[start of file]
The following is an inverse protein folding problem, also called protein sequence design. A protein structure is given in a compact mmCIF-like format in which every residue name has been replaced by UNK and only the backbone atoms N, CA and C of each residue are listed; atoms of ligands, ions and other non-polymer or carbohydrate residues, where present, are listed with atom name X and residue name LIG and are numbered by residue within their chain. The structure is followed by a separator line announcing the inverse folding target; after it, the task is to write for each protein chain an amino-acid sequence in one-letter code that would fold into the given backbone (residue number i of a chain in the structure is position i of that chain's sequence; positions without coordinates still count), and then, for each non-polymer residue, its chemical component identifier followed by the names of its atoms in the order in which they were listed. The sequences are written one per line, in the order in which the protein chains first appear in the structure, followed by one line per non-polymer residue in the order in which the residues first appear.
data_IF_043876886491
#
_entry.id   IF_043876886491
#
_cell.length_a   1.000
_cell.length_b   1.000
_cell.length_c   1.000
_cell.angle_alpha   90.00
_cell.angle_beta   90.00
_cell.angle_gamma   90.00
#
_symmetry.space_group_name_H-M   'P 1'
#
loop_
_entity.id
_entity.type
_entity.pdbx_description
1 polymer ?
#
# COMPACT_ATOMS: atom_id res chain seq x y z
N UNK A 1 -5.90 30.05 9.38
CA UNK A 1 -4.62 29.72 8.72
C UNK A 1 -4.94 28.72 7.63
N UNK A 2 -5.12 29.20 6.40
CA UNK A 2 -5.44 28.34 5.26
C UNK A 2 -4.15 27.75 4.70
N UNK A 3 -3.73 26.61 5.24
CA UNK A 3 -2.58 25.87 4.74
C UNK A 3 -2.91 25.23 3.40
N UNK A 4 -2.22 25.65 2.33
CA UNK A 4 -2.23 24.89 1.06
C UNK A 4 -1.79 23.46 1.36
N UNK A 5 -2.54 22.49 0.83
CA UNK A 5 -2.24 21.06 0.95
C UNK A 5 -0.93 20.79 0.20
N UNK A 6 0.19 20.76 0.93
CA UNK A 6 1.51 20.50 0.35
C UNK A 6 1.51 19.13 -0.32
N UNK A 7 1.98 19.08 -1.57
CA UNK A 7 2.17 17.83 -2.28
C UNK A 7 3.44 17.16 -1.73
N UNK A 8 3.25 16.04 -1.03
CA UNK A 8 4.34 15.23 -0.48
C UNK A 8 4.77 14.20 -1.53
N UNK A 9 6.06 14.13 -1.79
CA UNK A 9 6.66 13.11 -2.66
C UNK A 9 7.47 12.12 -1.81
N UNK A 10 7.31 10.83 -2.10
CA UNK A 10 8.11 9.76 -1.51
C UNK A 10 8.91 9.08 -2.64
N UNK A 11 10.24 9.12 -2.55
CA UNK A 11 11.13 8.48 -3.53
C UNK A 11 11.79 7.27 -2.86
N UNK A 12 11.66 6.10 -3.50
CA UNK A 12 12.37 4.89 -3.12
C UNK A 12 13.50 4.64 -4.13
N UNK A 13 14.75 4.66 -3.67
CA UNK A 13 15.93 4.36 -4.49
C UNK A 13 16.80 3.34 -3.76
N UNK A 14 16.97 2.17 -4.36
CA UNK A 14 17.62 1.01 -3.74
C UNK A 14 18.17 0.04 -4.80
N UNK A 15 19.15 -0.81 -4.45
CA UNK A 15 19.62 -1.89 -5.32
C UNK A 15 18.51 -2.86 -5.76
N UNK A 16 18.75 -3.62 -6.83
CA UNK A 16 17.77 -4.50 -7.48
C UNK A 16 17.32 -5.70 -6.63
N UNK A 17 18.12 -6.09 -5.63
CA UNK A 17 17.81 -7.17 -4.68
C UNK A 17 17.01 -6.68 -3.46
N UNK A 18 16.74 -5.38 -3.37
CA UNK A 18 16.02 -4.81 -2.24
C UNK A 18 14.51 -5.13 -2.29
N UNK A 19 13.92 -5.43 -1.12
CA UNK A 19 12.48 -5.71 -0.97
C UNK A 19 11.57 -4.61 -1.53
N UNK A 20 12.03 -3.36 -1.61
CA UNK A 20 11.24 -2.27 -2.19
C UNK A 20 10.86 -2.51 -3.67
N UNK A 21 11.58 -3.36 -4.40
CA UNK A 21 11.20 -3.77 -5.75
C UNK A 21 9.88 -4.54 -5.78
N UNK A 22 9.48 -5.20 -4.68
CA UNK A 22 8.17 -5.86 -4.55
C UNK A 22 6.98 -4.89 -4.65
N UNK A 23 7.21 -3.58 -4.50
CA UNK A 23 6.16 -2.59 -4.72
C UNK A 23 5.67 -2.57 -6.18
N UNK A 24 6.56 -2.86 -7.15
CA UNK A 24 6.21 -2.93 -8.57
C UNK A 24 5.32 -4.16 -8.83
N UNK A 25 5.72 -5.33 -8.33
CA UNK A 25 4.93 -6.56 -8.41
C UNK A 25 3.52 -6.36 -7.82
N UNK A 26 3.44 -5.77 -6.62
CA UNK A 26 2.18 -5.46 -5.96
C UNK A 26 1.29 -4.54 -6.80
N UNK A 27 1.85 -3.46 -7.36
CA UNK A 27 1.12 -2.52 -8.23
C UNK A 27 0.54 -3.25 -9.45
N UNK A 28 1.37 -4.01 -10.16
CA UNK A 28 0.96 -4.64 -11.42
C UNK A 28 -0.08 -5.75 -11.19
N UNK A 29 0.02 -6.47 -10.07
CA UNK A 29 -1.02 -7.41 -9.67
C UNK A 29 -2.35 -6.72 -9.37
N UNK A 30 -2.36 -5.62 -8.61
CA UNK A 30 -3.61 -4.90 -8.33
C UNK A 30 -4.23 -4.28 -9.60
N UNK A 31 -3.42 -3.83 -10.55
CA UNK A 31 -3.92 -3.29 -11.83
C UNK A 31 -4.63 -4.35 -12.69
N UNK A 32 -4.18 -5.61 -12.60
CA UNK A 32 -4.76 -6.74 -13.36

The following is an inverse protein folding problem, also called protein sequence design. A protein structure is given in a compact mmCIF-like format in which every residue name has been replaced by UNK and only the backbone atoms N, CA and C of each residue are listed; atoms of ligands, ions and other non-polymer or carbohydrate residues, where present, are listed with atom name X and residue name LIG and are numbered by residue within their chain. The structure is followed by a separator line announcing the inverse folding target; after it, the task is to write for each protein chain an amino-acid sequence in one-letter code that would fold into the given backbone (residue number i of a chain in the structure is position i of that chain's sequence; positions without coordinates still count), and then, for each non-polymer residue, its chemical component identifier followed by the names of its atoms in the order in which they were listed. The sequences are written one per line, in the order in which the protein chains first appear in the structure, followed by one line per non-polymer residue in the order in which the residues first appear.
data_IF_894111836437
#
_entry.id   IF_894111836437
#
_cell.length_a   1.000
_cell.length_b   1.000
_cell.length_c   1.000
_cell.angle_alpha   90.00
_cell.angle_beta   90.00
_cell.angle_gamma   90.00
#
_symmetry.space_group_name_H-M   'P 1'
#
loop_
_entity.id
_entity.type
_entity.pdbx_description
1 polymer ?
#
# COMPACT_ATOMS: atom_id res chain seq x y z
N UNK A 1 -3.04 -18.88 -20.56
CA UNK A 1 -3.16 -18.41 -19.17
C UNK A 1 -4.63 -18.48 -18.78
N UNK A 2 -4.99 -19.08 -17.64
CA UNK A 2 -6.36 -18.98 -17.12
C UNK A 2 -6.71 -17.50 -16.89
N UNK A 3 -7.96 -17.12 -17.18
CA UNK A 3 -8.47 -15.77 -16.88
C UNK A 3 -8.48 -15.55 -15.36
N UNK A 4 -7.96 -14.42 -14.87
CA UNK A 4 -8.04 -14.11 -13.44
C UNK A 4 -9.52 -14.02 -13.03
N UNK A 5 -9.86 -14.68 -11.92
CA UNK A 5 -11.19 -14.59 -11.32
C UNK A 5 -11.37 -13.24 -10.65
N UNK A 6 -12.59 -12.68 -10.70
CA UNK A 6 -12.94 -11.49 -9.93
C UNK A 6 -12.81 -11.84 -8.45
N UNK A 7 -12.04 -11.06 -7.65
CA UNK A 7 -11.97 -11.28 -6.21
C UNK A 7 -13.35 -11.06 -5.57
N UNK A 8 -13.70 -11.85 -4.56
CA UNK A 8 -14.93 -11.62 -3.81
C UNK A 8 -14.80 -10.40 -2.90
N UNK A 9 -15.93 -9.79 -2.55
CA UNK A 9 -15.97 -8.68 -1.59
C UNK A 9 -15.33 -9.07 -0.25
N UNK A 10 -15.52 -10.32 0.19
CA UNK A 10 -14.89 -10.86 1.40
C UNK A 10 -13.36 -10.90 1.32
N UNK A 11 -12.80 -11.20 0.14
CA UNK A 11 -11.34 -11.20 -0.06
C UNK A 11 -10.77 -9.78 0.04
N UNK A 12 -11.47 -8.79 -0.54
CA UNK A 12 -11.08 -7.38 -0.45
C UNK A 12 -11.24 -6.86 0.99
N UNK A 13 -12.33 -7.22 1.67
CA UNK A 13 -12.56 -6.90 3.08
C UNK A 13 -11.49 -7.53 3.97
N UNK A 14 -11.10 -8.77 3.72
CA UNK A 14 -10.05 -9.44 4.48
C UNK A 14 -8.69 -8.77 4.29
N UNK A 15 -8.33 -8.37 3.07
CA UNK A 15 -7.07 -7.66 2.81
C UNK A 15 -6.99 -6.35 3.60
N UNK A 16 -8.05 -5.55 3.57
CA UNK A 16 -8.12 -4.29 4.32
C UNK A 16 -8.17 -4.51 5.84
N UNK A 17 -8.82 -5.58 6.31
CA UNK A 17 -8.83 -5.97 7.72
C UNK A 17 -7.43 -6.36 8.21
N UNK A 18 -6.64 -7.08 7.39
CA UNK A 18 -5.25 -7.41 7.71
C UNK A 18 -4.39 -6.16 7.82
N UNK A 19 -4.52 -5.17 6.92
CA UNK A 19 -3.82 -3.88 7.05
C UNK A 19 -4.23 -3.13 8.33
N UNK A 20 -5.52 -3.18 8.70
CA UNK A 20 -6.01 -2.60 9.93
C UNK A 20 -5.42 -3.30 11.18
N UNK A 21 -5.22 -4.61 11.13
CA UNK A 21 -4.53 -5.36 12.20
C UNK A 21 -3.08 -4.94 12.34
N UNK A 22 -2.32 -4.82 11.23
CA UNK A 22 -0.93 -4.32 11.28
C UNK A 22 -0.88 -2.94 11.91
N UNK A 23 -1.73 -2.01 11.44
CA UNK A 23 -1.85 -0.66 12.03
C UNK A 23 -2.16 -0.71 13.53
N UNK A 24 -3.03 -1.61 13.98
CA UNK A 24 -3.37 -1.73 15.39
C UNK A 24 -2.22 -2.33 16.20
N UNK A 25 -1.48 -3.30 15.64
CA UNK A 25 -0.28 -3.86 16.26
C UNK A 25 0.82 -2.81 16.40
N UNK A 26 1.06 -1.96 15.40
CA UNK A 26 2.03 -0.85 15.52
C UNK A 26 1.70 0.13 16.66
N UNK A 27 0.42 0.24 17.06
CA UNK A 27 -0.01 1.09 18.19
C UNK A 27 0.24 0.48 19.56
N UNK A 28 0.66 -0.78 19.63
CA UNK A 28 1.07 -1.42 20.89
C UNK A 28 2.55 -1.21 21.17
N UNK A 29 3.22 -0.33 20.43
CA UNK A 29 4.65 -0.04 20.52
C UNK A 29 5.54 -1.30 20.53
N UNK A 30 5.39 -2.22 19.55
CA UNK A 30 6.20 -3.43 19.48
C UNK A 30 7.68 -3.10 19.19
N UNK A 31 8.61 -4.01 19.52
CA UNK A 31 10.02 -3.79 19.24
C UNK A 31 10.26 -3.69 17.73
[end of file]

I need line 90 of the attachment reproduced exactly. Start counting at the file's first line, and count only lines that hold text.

C UNK A 23 5.67 -2.57 -6.18